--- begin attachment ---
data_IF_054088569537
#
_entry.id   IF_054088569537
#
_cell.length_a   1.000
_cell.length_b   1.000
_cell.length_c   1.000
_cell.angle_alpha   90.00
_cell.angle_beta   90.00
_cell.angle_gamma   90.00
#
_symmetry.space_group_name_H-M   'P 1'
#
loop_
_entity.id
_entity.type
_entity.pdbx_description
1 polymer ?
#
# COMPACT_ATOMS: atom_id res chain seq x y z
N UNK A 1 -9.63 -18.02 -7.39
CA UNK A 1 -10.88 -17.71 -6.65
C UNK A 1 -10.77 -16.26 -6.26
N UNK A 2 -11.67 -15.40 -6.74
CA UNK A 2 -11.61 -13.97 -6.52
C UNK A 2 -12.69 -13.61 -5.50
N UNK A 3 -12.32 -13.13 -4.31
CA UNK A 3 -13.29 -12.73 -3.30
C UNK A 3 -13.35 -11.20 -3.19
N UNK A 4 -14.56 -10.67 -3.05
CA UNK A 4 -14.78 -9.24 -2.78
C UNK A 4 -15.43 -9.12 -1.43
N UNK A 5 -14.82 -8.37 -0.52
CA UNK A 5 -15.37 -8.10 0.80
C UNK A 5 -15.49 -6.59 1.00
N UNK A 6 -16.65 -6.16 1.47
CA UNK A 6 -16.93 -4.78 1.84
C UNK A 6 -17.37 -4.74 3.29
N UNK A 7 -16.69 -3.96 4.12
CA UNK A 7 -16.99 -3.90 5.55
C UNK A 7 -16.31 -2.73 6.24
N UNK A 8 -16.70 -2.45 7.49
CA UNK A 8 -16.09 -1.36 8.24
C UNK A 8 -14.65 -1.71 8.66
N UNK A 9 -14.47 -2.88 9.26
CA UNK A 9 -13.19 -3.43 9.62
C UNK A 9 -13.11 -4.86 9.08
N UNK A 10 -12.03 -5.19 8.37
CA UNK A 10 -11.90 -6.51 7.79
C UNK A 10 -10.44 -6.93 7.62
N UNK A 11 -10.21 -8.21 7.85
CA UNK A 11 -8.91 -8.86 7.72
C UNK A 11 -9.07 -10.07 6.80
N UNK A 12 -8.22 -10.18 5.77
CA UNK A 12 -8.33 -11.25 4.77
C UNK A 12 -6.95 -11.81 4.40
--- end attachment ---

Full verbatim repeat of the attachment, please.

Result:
data_IF_054088569537
#
_entry.id   IF_054088569537
#
_cell.length_a   1.000
_cell.length_b   1.000
_cell.length_c   1.000
_cell.angle_alpha   90.00
_cell.angle_beta   90.00
_cell.angle_gamma   90.00
#
_symmetry.space_group_name_H-M   'P 1'
#
loop_
_entity.id
_entity.type
_entity.pdbx_description
1 polymer ?
#
# COMPACT_ATOMS: atom_id res chain seq x y z
N UNK A 1 -9.63 -18.02 -7.39
CA UNK A 1 -10.88 -17.71 -6.65
C UNK A 1 -10.77 -16.26 -6.26
N UNK A 2 -11.67 -15.40 -6.74
CA UNK A 2 -11.61 -13.97 -6.52
C UNK A 2 -12.69 -13.61 -5.50
N UNK A 3 -12.32 -13.13 -4.31
CA UNK A 3 -13.29 -12.73 -3.30
C UNK A 3 -13.35 -11.20 -3.19
N UNK A 4 -14.56 -10.67 -3.05
CA UNK A 4 -14.78 -9.24 -2.78
C UNK A 4 -15.43 -9.12 -1.43
N UNK A 5 -14.82 -8.37 -0.52
CA UNK A 5 -15.37 -8.10 0.80
C UNK A 5 -15.49 -6.59 1.00
N UNK A 6 -16.65 -6.16 1.47
CA UNK A 6 -16.93 -4.78 1.84
C UNK A 6 -17.37 -4.74 3.29
N UNK A 7 -16.69 -3.96 4.12
CA UNK A 7 -16.99 -3.90 5.55
C UNK A 7 -16.31 -2.73 6.24
N UNK A 8 -16.70 -2.45 7.49
CA UNK A 8 -16.09 -1.36 8.24
C UNK A 8 -14.65 -1.71 8.66
N UNK A 9 -14.47 -2.88 9.26
CA UNK A 9 -13.19 -3.43 9.62
C UNK A 9 -13.11 -4.86 9.08
N UNK A 10 -12.03 -5.19 8.37
CA UNK A 10 -11.90 -6.51 7.79
C UNK A 10 -10.44 -6.93 7.62
N UNK A 11 -10.21 -8.21 7.85
CA UNK A 11 -8.91 -8.86 7.72
C UNK A 11 -9.07 -10.07 6.80
N UNK A 12 -8.22 -10.18 5.77
CA UNK A 12 -8.33 -11.25 4.77
C UNK A 12 -6.95 -11.81 4.40